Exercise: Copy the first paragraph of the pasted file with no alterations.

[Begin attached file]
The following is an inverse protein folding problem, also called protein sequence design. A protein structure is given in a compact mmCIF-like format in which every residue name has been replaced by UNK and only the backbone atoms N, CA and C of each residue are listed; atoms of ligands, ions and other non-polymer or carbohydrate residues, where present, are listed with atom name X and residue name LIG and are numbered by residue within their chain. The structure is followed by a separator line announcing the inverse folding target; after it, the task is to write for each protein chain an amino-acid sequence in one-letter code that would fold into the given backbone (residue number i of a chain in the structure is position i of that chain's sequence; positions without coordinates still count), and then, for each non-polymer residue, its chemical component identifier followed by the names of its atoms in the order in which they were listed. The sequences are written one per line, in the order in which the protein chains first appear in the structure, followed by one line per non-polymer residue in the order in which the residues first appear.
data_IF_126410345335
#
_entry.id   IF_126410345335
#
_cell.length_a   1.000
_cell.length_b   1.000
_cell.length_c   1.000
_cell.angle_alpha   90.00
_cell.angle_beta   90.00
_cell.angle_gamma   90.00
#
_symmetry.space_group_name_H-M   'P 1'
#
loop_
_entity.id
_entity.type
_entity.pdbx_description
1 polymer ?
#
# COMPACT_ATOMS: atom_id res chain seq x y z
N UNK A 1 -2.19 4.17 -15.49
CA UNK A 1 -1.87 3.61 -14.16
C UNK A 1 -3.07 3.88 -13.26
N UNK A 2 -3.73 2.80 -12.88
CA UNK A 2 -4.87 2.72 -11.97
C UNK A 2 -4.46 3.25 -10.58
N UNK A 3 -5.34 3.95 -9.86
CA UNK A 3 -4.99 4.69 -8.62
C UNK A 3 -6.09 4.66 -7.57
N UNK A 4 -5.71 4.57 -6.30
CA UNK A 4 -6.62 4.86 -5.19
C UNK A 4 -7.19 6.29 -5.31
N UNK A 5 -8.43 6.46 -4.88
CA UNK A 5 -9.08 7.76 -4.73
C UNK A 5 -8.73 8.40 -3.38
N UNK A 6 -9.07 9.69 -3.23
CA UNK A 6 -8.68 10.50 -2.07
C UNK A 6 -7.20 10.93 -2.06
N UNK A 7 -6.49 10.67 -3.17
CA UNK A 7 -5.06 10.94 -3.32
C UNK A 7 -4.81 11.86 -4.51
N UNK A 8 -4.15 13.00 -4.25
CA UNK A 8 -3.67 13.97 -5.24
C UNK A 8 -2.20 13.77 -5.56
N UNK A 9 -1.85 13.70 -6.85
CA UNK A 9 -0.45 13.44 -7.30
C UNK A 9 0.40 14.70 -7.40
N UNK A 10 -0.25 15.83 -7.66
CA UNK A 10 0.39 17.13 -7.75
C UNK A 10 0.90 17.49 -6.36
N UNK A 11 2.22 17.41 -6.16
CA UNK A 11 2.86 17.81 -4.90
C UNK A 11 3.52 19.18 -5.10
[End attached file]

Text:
The following is an inverse protein folding problem, also called protein sequence design. A protein structure is given in a compact mmCIF-like format in which every residue name has been replaced by UNK and only the backbone atoms N, CA and C of each residue are listed; atoms of ligands, ions and other non-polymer or carbohydrate residues, where present, are listed with atom name X and residue name LIG and are numbered by residue within their chain. The structure is followed by a separator line announcing the inverse folding target; after it, the task is to write for each protein chain an amino-acid sequence in one-letter code that would fold into the given backbone (residue number i of a chain in the structure is position i of that chain's sequence; positions without coordinates still count), and then, for each non-polymer residue, its chemical component identifier followed by the names of its atoms in the order in which they were listed. The sequences are written one per line, in the order in which the protein chains first appear in the structure, followed by one line per non-polymer residue in the order in which the residues first appear.